The damage of the well tubing and the rod string by such chemicals is most prevalent in particular temperature and pressure zones in the well tubing determined by the types and concentration of the chemicals present in the fluids in the tubing. Such zones of corrosion damage to the tubing may be determined by caliper profiling methods an of both tubing and rod string by visual inspection when the rod string and the tubing are pulled from the well.
As is described in detail in the above mentioned articles, damage minimization is sought by use of special alloy steels for the tubing section and couplings and for the rods and couplings of the rod string, and by various coatings and inhibitors for the internal surfaces of the tubing sections and tubing couplings and for the rods and couplings of the rod string.
Where such coatings are used, any voids or breaks in the coatings, whether due to improper applications of the coating or due to damage during installation or handling of these components, become locations of corrosive damage. In the case of tubing, the corrosion may cause holes to be formed through the tubing. In the case of the rods, the corrosion may cause pits to be formed which therefore become locations of mechanical weakness in the rods and of rupture of the rods under the stresses to which the rods are subjected during pumping operations. Even where no coatings are employed, the corrosive damage at locations of nicks, scrapes or abrasions on the tubing and rods is greater than at unmarred smooth surfaces of the rod string and the well tubing.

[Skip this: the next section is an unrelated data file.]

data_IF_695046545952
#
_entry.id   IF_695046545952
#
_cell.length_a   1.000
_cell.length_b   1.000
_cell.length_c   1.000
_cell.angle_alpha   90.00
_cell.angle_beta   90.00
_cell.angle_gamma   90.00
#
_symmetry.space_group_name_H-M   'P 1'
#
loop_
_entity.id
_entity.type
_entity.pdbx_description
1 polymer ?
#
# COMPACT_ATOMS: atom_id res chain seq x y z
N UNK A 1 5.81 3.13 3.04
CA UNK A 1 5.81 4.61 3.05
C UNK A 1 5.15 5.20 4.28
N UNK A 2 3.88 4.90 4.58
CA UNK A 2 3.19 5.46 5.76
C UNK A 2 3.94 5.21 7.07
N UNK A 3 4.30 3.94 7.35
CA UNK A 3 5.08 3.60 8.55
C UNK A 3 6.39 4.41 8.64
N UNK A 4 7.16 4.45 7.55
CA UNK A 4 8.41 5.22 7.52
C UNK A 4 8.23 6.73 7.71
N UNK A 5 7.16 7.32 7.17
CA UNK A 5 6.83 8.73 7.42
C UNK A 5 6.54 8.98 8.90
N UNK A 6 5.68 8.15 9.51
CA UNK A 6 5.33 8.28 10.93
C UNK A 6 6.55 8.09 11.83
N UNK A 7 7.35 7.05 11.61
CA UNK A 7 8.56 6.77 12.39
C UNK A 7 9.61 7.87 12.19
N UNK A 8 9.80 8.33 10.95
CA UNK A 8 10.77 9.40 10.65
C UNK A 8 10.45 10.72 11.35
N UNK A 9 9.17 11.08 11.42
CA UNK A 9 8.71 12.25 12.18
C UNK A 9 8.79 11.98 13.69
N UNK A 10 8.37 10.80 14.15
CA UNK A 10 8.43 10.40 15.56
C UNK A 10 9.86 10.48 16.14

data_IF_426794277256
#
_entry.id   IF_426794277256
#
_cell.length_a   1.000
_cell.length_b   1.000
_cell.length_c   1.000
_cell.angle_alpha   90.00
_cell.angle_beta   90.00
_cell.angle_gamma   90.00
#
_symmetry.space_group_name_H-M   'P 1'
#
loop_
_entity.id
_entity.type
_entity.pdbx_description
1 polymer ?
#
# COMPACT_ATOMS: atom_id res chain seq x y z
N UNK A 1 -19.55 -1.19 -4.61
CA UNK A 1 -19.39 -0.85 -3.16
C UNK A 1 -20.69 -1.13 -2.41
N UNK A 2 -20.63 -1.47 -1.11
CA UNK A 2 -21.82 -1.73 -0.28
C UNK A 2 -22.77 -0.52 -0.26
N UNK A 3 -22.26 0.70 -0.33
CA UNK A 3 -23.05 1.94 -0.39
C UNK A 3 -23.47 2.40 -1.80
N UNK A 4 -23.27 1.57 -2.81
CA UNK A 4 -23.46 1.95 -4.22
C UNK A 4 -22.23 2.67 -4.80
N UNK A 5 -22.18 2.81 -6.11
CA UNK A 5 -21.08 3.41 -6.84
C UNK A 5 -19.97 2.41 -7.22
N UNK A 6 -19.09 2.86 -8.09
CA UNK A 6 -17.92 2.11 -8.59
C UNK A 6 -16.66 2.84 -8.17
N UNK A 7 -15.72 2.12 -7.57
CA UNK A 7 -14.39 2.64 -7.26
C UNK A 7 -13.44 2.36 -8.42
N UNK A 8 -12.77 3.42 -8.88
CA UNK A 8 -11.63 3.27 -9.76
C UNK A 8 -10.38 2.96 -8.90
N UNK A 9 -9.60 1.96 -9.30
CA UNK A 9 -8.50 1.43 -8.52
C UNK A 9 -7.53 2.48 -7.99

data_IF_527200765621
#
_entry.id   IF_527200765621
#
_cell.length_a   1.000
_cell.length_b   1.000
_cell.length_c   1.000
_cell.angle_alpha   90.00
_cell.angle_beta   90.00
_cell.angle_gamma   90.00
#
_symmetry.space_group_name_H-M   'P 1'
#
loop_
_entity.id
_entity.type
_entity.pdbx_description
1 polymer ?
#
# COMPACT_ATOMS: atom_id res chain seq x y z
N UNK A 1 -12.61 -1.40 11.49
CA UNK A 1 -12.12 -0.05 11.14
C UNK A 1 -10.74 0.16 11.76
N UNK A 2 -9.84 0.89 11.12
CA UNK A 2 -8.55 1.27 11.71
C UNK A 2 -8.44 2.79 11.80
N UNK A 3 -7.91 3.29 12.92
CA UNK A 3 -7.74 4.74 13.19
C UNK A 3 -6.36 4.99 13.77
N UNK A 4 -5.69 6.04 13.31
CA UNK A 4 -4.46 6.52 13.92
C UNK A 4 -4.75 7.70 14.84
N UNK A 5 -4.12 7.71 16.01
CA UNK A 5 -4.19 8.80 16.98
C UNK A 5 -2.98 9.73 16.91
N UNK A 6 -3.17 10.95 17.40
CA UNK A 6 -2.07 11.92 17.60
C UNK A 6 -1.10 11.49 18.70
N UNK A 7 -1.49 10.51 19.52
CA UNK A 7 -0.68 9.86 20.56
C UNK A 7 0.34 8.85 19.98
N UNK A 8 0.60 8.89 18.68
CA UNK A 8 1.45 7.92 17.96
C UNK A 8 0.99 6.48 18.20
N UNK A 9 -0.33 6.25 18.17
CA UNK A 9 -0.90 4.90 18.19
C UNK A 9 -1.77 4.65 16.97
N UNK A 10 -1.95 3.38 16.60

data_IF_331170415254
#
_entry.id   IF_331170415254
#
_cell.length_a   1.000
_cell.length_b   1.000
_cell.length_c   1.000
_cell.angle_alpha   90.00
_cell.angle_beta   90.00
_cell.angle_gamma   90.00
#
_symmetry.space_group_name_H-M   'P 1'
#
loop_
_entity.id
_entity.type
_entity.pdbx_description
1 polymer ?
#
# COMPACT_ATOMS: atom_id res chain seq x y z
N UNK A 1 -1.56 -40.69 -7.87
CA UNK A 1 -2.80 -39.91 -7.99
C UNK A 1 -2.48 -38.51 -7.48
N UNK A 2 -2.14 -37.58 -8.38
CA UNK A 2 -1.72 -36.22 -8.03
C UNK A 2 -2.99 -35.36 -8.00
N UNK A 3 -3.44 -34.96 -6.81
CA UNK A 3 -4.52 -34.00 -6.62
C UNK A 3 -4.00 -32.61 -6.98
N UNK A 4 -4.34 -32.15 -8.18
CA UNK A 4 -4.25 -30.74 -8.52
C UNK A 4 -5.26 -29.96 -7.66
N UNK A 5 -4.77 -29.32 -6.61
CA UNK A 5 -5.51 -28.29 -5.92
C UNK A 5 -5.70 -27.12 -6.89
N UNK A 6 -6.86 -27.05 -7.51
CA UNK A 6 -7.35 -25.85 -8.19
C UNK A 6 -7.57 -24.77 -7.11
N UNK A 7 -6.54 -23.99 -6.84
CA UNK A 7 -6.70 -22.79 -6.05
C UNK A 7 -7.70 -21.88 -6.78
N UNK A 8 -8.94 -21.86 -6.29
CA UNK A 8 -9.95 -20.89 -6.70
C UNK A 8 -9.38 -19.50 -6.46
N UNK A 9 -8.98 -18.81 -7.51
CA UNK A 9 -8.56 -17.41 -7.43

It is an object of the invention to provide a new and improved means for providing cathodic protection, whether by sacrificial anode or by impressed direct electric current, for the pump operating rod string and for the well tubing along the portions thereof subject to corrosion by chemicals present in the fluids being pumped through such portions or lengths of the well tubing.
Another object is to provide cathodic protection means, of the type described, by providing selected portions or lengths of the rod string with longitudinally spaced anodes which are in electric contact with the rod string and have surfaces exposed to the liquids in the well tubing so that electric current may flow from the exposed anode surfaces through the liquids which, when corrosive, are electrolytes.
Still another object is to provide a cathodic protection means, of the type described, wherein the anodes are of a metal, e.g. zinc, having a more electro-negative potential than the metal, e.g. steel, of which the rod string and the well tubing are made, whereby, if the rod string and the well tubing are electrically connected at at least one pair of their adjacent ends either at the surface or down hole, electric current will flow from the exposed surface of the anodes, which are in this process corroded or sacrificed, through the electrolytic liquids to surfaces of the rod string and well tubing exposed to the electrolyte liquid and particularly subject to corrosion thus protecting such particularly vulnerable surfaces of the rod string and well tubing from corrosion.